Emperors surprise party

Trip Start Dec 18, 2009
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Trip End Jan 12, 2010


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Flag of Japan  , Kanto,
Monday, December 21, 2009

The flight to Tokio is the start of our round the world ticket. I remember the days around our departure where plagued with bad weather in London, and strikes by the British Airways ground staff in Heathrow. We almost were not able to fly out because of these, but luckily we could get airborne in line with our initial plan. But not without the necessary chaos and confusion. First at Schiphol, where they could not find any details on our connecting flight to Tokyo, so we had to get our boarding pass for that one in London. This was a complete nightmare. Due to the strikes the days before the airport was total chaos. We were so glad we had Business Class tickets as the lines for the Economy counters would have probably taken a whole day to get through. Still no record of our seats to be found, but after two hours of searching and fiddling around in the systems our seats magically appeared, and we just made it in time through security to board our plane to Tokyo. The flight was comfortable and the service on board was as good, not excellent as with the Asian carriers, but still good was nice.

We landed in Tokyo and took a coach that brought us close to our hotel. It is better to take buses in Japan as Taxis are kind of expensive there. From our drop off point we took a taxi to bring us to the Century South Tower hotel, which was close by. Our hotel was perfect and located on the top floors of a big sky scraper. The lobby was somewhere on the 20th floor, and the rooms stretched up to 40th or more. You don't find many extreme sky scrapers here in Tokyo as the city is prune to earthquakes. But  buildings up to forty or fifty floors are becoming more and more common.

The trip half way around the world made us total zombies, but in total denial we made our way to the Harijuku neighbourhood. We were in for a surprise. Yes we would expect Tokyo and especially Harijuku to be busy. But we did not account for the emperors birthday. Yes, not Christmas here in Japan, but around this time it is the emperors birthday, a huge national holiday. So Harijuku was flooded with people. We could hardly get out of the subway and were literally carried by flow of people. Resistance was futile so to speak, so we just went with the 'flow'. We were both very tired, so we did not spend too much time in the neighbourhood. We just walked around a bit, caught some cosplay, had some terrific food in a small takitory place, and made our way back to our comfortable hotel where we slept our jet-lag away.
 
The next morning, or better early afternoon we headed out to the world famous fish market. We had our minds set on the best shashimi in the world. The market was a lively place, not only selling awasome fish but also lots of other foods that you would only find in Japan. The best kobe and waygu and delicious other yummy things. Everything presented in perfect order and hygiene. We found a sushi place in a guide book that supposedly was one of the best places to go to on the market. And apparently more people had the same book, as the queue outside of the restaurant curled around the corner. A friendly fellow tourists pointed out that one street down there was a similar place, which served even better raw fish but was not in the Hong Kong guide book, so it was definitely less crowded. We decided to go for this and avoid the long wait. It was meticulous, the fish was as fresh as it could be, the cuts had surgical precision and everything was server hard core Japanese style. No funny rolls, just a bit of perfect fragrant rice, a dot of real wasabi topped with a perfect cut of ocean goodness. Writing this makes my mouth water and I have opened another tab in my browser to check the deals on flights to Japan. We tried almost everything on the menu, including the king of shashimi, Otoro. And in my opinion it is true, the real good stuff never leaves Japan, or actually it never leaves the market. You wont find this quality anywhere, not even in the most fancy New York or Hong Kong restaurants. And in a way, that is a good thing.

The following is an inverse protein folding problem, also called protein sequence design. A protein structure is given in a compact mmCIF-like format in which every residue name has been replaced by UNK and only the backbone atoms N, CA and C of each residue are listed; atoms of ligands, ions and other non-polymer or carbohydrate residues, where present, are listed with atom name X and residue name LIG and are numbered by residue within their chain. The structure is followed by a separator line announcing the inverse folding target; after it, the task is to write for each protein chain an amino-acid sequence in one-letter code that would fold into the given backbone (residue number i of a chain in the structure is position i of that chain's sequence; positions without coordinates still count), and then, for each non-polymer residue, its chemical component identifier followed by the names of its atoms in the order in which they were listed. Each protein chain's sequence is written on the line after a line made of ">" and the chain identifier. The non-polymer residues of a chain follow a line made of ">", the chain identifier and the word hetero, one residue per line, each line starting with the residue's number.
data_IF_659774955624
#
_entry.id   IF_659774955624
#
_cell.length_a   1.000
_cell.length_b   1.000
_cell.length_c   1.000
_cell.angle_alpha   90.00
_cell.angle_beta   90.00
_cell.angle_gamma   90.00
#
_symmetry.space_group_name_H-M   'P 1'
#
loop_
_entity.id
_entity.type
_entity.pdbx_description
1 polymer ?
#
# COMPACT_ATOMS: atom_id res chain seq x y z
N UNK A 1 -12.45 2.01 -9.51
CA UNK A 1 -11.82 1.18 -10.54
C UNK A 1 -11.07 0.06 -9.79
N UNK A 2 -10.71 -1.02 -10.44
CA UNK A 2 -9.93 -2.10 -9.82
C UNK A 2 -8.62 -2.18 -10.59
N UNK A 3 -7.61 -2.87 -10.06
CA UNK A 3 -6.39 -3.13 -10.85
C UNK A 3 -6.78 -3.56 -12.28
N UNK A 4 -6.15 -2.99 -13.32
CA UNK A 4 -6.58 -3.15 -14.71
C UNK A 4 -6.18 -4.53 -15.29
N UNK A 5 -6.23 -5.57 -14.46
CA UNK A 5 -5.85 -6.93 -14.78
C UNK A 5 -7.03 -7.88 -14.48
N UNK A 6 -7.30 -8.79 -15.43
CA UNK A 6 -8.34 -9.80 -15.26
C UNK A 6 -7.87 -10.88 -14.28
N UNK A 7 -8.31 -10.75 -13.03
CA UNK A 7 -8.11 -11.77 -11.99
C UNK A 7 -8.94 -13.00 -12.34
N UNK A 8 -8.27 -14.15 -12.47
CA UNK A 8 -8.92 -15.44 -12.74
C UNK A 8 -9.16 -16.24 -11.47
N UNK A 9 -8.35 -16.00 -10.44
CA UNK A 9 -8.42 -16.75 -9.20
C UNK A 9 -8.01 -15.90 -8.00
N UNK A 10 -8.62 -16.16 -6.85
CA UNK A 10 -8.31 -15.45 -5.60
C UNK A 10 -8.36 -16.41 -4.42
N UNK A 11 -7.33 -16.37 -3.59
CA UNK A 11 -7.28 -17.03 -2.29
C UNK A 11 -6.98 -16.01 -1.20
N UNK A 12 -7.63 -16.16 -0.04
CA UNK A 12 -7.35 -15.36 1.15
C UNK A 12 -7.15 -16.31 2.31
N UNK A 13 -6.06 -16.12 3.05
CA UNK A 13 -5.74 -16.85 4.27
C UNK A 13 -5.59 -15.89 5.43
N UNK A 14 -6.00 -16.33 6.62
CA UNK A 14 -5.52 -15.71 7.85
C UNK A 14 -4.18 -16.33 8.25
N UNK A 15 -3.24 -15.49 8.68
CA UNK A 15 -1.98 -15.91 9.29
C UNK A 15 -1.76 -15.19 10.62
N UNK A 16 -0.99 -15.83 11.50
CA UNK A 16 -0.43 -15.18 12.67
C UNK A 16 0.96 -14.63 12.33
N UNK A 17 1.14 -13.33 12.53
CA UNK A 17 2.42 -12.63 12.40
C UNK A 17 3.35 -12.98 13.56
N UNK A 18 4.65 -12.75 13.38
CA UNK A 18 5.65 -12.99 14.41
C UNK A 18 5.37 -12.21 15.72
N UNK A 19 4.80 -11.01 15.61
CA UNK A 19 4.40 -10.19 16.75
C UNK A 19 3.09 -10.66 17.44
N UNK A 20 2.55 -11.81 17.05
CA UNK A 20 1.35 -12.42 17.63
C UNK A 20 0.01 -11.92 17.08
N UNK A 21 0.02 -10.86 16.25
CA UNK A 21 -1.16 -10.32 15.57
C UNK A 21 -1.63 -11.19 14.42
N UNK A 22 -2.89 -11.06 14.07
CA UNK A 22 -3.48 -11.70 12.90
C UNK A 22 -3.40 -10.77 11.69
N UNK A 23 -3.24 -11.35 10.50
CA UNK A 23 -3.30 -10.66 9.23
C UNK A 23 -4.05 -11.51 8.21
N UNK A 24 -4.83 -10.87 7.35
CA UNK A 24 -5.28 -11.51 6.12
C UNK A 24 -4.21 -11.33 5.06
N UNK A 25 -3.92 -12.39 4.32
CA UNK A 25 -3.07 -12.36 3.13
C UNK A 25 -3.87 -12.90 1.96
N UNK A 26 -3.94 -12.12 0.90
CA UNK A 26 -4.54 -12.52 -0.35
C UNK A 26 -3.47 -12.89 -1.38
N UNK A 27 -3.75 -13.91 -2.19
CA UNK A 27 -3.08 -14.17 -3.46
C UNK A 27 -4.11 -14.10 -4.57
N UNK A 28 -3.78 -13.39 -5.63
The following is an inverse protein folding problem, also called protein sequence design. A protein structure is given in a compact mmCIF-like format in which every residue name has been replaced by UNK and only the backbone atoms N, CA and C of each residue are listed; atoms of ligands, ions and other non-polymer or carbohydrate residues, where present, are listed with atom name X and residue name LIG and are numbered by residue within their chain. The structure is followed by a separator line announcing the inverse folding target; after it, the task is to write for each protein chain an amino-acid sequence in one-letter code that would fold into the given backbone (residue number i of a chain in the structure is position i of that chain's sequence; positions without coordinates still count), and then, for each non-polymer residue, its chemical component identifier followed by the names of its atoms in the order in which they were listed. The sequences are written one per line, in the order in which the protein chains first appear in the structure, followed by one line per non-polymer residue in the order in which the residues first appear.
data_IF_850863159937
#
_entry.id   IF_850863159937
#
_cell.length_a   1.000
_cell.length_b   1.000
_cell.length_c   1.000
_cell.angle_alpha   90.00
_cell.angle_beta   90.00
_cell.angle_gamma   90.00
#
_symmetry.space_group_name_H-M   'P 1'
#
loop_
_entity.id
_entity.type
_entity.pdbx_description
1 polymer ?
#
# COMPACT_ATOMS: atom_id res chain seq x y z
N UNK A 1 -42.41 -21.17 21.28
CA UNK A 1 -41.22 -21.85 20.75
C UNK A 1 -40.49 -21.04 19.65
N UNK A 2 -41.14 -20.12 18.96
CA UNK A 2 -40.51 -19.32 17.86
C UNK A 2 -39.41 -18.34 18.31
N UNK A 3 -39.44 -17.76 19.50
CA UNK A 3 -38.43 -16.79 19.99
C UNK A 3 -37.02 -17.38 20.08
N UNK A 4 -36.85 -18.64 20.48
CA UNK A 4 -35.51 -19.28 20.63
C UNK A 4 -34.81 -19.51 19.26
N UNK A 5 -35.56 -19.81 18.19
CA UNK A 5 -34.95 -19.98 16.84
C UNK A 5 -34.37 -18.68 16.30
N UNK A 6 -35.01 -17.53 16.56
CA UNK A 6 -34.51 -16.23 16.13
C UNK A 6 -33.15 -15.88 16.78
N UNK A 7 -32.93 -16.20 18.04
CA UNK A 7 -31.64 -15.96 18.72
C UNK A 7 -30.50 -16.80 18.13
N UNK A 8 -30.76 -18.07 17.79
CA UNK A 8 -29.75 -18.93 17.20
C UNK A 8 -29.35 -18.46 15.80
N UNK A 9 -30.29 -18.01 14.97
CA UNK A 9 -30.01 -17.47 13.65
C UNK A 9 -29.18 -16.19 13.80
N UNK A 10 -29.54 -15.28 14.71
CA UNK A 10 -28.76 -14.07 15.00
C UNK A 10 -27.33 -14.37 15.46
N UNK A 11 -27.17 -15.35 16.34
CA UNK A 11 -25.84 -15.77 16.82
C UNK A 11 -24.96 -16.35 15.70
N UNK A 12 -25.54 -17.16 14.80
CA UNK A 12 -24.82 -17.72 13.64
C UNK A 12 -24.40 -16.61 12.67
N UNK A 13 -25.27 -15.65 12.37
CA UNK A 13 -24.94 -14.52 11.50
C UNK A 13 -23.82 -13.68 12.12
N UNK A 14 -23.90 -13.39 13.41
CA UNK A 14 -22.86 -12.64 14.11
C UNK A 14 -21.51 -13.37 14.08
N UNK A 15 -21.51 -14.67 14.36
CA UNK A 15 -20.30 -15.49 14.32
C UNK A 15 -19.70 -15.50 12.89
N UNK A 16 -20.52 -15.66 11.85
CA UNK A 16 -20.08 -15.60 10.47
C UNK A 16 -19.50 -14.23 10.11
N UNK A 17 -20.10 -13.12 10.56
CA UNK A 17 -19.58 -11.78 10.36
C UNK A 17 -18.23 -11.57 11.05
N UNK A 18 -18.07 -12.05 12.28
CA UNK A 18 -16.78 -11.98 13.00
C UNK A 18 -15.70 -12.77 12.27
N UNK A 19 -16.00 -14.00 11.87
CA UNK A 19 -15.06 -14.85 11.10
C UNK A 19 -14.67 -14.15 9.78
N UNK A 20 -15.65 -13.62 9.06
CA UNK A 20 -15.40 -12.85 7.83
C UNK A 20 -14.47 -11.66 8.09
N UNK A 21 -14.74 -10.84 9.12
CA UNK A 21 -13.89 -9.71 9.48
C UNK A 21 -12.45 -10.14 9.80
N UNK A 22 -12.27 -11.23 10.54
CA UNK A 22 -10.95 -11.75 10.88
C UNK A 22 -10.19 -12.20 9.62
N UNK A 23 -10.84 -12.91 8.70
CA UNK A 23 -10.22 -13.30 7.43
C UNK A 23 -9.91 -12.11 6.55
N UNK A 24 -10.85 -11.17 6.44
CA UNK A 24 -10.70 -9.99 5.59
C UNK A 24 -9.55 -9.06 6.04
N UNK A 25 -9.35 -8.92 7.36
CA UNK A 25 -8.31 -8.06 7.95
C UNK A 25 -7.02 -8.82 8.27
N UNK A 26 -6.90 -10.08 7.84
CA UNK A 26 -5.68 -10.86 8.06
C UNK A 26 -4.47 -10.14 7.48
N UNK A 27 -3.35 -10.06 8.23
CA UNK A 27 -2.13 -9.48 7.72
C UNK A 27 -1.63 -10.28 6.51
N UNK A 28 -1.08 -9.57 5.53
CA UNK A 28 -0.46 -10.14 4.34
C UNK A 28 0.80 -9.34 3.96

After one of the best lunches ever we strolled around the market some more before heading out to the Sensoji temple. It is my first time to Tokyo, so it is a mandatory item on the menu. The oldest and most famous temple in Tokyo deserves a visit from this Dutchman. A short walk from the subway and we enter the Nakamise Dori, the street of small stores and merchants selling their souvenirs to the passing pilgrims and tourists. The street heads up to the thunder gate entrance which is marked by a spectacular big paper lantern. From here we enter the main temple complex which is impressive and in a very good state. we roam around the sacred site for a while snapping some photos of the beautiful decorations before heading out back to our place of rest, our hotel.

The next day we spend roaming around the various districts of this magnificent place. We also raid a shop called 'Tokio-Hands' just across from the hotel. We live on an Island called Bermuda, and there is not much for sale on this rock. And the things that are for sale are ridiculously priced and outdated. So we stock up on kitchen gadgets and other little things that are just not available on our little rock.

In the evening we find a restaurant on a high floor of an office building, I don't exactly remember the name of the place, but it had a nice view over the city. As far as the eye could see there was a jungle of concrete and glass topped with red lights to indicate the highest points of the buildings. No screaming light shows on the buildings like Hong Kong or Shanghai, just blocks of concrete and red flashing warning lights.

 


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